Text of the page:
Brief synopsis of the readings: In Isaiah, the Lord (through Isaiah) announced that He will make “a road in the wilderness, paths in the wild.” Because of this there is “no need to thing about what was done before.” In John’s Gospel Jesus was teaching in the Temple when a group of scribes and Pharisees brought him a woman. They explained that she was caught in adultery and according to the law she should be stoned to death. They asked Jesus what they should do. Jesus wrote in the dirt, and her accusers left. Jesus then spoke to the woman and asked if there was anyone to condemn her. “No one, sir,” she replied. Jesus then told her that he didn’t condemn her either and admonished her to not sin any longer.
Last week I spoke about how there are consequences to our actions, how the younger son in the Prodigal Son story doesn’t get to use forgiveness as a way to continue to be irresponsible toward his family. Today I want to explore a different way to look at forgiveness.
Much like the parable of the Prodigal Son, virtually every Christian knows about the Woman Caught in Adultery. Much like Adam and Eve and Noah’s Ark, this reading has provided a myriad of jokes (my favorite? Jesus states that only the sinless have the right to throw the first stone. The crowd parts and an elderly Jewish woman hauls off and throws the first stone. Exasperated, Jesus says: “Would you cut it out mom? I’m trying to make a point here.”)
This parable fascinates us, I believe, because it deals with sex and sexuality. We Christians find ourselves tolerant of nearly every sin: we regularly overlook greed, selfishness, and pride. We gossip, we lie, and we take advantage of others. But when a couple lives together before marriage we accuse them of “living in sin.”
In fairness, the Old Testament takes adultery seriously. Leviticus 10:20 says this: “If a man commits adultery with his neighbor’s wife, both the adulterer and the adulteress shall be put to death.” Clearly the scribes and the Pharisees dragged this woman to Jesus in the hopes of trapping him. If he agreed to stone the woman he wouldn’t be any better than the scribes and Pharisees, and if he suggested mercy he would violate the law.
And let me call this out: Leviticus makes both parties equally guilty but we find no mention of the man caught in adultery. Today, thousands of years after these readings found their way into Scripture, we continue to struggle with the inequality of sins of sexuality.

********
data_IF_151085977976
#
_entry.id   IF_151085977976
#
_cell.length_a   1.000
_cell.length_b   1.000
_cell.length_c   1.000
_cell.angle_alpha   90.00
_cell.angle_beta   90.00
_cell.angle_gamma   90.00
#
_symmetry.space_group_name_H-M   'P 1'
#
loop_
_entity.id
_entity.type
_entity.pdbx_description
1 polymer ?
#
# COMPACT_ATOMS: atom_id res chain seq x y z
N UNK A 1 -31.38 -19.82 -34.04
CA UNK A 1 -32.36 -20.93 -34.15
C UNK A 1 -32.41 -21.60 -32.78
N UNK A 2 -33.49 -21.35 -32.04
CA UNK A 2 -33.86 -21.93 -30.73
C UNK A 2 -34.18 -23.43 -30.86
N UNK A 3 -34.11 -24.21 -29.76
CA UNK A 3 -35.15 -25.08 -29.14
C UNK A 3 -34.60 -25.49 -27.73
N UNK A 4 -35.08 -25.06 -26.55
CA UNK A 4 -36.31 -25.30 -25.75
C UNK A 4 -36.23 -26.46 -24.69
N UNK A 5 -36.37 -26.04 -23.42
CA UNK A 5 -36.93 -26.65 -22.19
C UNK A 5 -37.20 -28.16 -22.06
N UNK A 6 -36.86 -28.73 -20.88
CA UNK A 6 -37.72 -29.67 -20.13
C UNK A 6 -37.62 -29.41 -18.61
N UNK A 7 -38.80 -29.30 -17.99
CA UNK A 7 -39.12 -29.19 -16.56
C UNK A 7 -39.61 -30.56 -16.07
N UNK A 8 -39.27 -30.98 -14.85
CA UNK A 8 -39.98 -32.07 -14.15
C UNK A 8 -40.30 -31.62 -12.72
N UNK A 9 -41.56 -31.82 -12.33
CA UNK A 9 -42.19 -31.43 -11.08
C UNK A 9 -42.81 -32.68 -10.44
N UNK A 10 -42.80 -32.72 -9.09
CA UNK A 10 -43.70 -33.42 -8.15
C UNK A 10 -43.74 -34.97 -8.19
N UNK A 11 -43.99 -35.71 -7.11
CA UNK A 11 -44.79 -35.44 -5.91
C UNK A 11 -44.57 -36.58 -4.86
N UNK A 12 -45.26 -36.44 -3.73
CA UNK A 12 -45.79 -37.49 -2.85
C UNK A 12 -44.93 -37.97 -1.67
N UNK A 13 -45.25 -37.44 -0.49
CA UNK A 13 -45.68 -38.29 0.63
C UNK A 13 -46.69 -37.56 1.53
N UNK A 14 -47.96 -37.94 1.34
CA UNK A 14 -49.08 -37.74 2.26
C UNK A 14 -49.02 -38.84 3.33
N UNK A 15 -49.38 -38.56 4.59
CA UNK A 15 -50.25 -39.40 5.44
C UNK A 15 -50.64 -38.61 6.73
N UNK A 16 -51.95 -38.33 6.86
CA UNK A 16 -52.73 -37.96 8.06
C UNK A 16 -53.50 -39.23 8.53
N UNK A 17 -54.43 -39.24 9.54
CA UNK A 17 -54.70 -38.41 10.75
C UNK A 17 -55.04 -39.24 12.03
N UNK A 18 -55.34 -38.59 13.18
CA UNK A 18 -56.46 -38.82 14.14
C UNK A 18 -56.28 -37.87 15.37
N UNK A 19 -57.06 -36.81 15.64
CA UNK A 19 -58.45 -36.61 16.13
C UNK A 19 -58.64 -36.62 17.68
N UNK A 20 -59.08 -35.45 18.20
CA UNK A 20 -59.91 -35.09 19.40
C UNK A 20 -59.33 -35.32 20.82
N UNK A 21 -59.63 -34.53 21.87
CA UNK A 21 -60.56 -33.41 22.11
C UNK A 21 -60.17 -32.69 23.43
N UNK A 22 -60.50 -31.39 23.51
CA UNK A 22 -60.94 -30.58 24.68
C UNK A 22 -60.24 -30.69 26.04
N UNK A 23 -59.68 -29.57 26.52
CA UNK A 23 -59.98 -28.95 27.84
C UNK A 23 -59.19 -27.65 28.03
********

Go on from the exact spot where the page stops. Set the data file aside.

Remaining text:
We all know about King David and many of us know about his affair with Bathsheba, the wife of Uriah (you can read about this in the 2nd Book of Samuel, Chapter 11). Simply put, King David saw a beautiful woman and had sex with her, even though she was married to one of David’s soldiers. While David paid a price for this, according to Leviticus both he and Bathsheba should have been stoned to death.
We look at this with modern eyes (and we should) and we recognize that Bathsheba was not in a position to give consent, and frankly should not be seen as guilty. But let’s face it: David was not stoned to death not because of his actions, but because of his position. The woman in today’s Gospel was dragged to Jesus not because of her sin but because of her low position in the hierarchy. We don’t know anything about the Man Caught in Adultery; perhaps he was let go because of his high position in the hierarchy.
But let’s move on from this issue and move on to other understandings of these readings.
In our first reading from Isaiah we learn that we should not “need to recall the past.” God will provide us a path in the wilderness.
I think our Gospel shows us the same path. Today we live with social media we can be haunted by our worst moment: we’re applying to teach high school but our perspective employer finds that five years ago we spent spring break in Mexico intoxicated. Or, like the woman in today’s Gospel, we find ourselves compromised by one moment of carelessness.
Nothing describes our experience as Christians more than forgiveness. When we say “Jesus died for our sins” it’s not an intellectual truth. It means that we are not defined by our worst moment, but our best. The woman caught in adultery reasonably feared that her worst moment would be fatal.
And even when Jesus released her from her sin, we can understand that she could have well lived the rest of her live in shame and guilt. I think many of us read this and think that she “dodged a bullet” when Jesus released her from her sin. We don’t know, but I hope she walked away from this experience recognizing the experience of forgiveness and not spending the rest of her life feeling guilty about it.
I hope that’s true for the rest of us. We all live with the regret of our past sins and with varying degrees of success we attempt to move on from these sins. But sometimes we can’t or don’t feel we should. We joke about Jewish or Catholic guilt, but it’s real: “Do you think Moses tramped through the desert for 40 years so you can tell me that you’re gay?” “Was that you on an old tape of “Girls Gone Wild?” And sometimes these tapes exist only in our memories but are just as real.
For and away, most of us have the hardest time forgiving ourselves. And I can tell you from experience that having a good memory of sometimes a two edged sword. But if God has promised to forgive us anything we do, what benefit is there in refusing to forgive ourselves? I suspect this is rooted in our inability to truly believe that God is serious when He promises us to forgive without condition. I love the quotation from Martin Luther when he said: “Be a sinner and sin boldly, but believe and rejoice in Christ even more boldly.”
Jesus didn’t condemn this woman. He didn’t do it because he was being a nice guy or because he wanted this woman to like him. He didn’t condemn her because he wanted to show, in graphic detail, that God’s forgiveness in limitless. We should act like we believe this.